Back here in The Land Where No One Cares and Anything Goes, the recent murder conviction of white Dallas police officer Amber Guyger, who killed her black neighbor when she mistook his apartment for her own and shot him after entering it, has received a torrent of press coverage, but for an unexpected reason. At her sentencing, the victim’s brother asked if he could hug Guyger as a sign of forgiveness. This refreshingly uplifting gesture gave Americans reason to reflect on the role mercy plays in our justice system. But not for the reductionists. After the trial, the civil rights attorney for the victim’s family thundered that Guyger’s conviction was “a victory for black people in America” that would “begin to change policing culture all over the world.”
Slow down a moment. Officer Guyger mistakenly entered the victim’s apartment as she mindlessly went to the wrong floor of her multi-story apartment building. This has happened to me at various hotels and several times when I lived in a 34-story apartment building. Humans make mistakes and accidents do happen.
But there are no mistakes in the reductionists’ world. There is one and only one explanation for Guyger’s murderous behavior: racism. Yes, Guyger may have tried to confuse the assembled reductionist mob at her sentencing when she addressed the court, saying:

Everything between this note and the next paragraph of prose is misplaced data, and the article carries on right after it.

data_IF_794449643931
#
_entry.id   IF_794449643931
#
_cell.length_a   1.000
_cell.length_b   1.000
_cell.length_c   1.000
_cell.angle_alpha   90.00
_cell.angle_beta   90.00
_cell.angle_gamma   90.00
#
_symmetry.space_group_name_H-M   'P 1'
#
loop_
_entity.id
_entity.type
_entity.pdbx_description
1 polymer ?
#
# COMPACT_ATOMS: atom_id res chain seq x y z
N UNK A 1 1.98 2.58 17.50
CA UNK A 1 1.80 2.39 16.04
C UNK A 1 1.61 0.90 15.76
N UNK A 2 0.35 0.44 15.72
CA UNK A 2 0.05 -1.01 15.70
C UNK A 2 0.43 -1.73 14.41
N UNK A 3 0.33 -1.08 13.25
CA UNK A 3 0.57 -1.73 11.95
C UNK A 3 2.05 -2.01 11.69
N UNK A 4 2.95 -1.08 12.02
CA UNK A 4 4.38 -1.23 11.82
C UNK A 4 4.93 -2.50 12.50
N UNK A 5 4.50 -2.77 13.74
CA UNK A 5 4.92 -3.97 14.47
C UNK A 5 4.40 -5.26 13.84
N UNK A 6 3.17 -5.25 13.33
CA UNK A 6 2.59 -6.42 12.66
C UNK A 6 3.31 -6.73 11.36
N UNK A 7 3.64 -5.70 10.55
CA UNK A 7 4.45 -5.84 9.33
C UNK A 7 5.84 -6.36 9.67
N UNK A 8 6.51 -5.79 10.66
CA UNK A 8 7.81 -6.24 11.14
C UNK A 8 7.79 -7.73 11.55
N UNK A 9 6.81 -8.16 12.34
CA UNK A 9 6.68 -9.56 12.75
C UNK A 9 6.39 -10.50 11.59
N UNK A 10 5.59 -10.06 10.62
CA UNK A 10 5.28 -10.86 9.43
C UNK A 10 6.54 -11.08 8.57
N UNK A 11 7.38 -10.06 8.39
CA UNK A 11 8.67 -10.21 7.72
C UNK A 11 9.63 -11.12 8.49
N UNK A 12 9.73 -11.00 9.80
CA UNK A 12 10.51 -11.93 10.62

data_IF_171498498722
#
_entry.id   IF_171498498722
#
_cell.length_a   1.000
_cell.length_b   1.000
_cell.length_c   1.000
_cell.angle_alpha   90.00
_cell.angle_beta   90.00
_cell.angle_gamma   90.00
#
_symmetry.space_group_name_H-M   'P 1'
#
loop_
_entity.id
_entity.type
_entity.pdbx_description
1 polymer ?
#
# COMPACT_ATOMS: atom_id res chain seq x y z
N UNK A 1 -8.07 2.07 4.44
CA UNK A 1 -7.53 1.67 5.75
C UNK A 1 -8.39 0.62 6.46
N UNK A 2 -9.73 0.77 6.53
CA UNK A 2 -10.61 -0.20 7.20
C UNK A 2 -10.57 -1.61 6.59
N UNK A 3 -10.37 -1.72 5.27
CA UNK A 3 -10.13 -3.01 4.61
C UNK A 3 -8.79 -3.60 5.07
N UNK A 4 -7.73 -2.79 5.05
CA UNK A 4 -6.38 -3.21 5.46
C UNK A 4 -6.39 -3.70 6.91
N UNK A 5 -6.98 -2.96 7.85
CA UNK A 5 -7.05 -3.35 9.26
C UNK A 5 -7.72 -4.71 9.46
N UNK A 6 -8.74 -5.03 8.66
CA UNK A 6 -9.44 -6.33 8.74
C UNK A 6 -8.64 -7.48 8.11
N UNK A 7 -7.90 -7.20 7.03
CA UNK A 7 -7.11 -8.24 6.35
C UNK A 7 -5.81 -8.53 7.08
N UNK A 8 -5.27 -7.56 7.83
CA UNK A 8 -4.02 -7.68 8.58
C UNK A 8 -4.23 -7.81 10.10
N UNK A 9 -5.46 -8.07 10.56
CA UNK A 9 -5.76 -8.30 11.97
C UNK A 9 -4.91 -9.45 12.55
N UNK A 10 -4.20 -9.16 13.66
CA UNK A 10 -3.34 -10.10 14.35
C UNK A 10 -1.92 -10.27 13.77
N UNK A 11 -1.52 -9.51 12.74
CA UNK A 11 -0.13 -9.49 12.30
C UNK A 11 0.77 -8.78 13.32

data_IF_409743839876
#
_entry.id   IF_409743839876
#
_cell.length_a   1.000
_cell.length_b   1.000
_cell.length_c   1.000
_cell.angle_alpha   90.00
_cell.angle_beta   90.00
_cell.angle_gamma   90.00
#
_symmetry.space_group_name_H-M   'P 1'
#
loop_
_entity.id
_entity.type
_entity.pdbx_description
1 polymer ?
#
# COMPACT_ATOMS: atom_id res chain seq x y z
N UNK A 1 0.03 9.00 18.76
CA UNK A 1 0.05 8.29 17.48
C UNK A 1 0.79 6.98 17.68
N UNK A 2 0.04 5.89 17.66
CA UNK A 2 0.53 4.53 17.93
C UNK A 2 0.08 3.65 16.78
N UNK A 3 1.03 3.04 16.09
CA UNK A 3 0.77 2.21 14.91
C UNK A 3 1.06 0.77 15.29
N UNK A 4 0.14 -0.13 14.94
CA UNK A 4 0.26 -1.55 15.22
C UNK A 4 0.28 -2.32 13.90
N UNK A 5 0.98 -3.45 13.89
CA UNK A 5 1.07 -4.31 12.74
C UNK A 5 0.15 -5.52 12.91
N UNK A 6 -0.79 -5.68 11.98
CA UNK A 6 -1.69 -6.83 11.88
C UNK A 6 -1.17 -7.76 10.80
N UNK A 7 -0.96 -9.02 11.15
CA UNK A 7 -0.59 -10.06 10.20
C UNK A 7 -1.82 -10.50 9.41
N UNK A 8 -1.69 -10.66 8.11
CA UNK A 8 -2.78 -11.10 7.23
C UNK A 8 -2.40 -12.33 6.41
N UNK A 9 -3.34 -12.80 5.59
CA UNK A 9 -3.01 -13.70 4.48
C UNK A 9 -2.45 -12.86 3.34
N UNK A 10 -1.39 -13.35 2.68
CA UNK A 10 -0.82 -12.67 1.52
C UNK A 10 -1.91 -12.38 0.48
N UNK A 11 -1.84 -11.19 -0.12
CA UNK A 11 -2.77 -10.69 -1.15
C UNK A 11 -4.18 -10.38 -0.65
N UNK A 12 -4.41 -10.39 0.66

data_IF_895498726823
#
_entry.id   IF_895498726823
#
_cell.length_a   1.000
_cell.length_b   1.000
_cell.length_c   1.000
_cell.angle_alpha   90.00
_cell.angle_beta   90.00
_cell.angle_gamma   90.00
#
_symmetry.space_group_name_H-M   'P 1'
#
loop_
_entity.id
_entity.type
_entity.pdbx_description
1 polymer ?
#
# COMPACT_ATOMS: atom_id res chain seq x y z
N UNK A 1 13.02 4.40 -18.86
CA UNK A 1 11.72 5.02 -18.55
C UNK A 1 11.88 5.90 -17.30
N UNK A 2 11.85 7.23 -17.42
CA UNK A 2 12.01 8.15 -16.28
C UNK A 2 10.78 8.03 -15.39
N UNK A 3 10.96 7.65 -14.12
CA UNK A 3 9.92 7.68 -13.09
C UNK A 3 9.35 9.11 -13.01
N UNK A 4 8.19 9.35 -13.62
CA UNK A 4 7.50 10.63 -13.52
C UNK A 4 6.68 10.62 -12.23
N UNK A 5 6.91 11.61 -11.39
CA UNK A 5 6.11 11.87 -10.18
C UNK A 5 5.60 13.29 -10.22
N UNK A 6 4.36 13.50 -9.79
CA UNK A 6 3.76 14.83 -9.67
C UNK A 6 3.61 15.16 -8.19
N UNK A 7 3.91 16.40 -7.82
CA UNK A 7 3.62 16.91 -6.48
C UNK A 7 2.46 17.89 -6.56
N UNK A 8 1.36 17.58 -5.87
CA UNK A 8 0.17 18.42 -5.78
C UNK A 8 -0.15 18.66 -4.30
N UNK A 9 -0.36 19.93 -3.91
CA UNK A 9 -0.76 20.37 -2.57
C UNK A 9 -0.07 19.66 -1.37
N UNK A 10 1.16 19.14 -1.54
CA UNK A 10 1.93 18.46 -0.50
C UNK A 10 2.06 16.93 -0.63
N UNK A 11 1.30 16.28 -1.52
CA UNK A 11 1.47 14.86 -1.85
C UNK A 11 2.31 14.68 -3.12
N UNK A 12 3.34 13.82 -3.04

I feel like a terrible person, I feel like a piece of crap…I feel like I don’t deserve the chance to be with my family and friends…I am so sorry. This is not about hate, it’s about being scared that night.
However, the reductionist straight jacket only allows one explanation for everything, by definition. Forget about motive. The result of her actions proves she’s a racist.
Before I gave a recent microeconomics midterm exam, a nervous student asked me if calculators would be permitted during the test. Since the course has focused on the qualitative aspects of economics as opposed to the quantitative ones, I answered, “You won’t need a calculator on this test.” The student snapped back at me, “Oh, you’re saying because I’m Asian you think I’m really good at math and I won’t need a calculator?”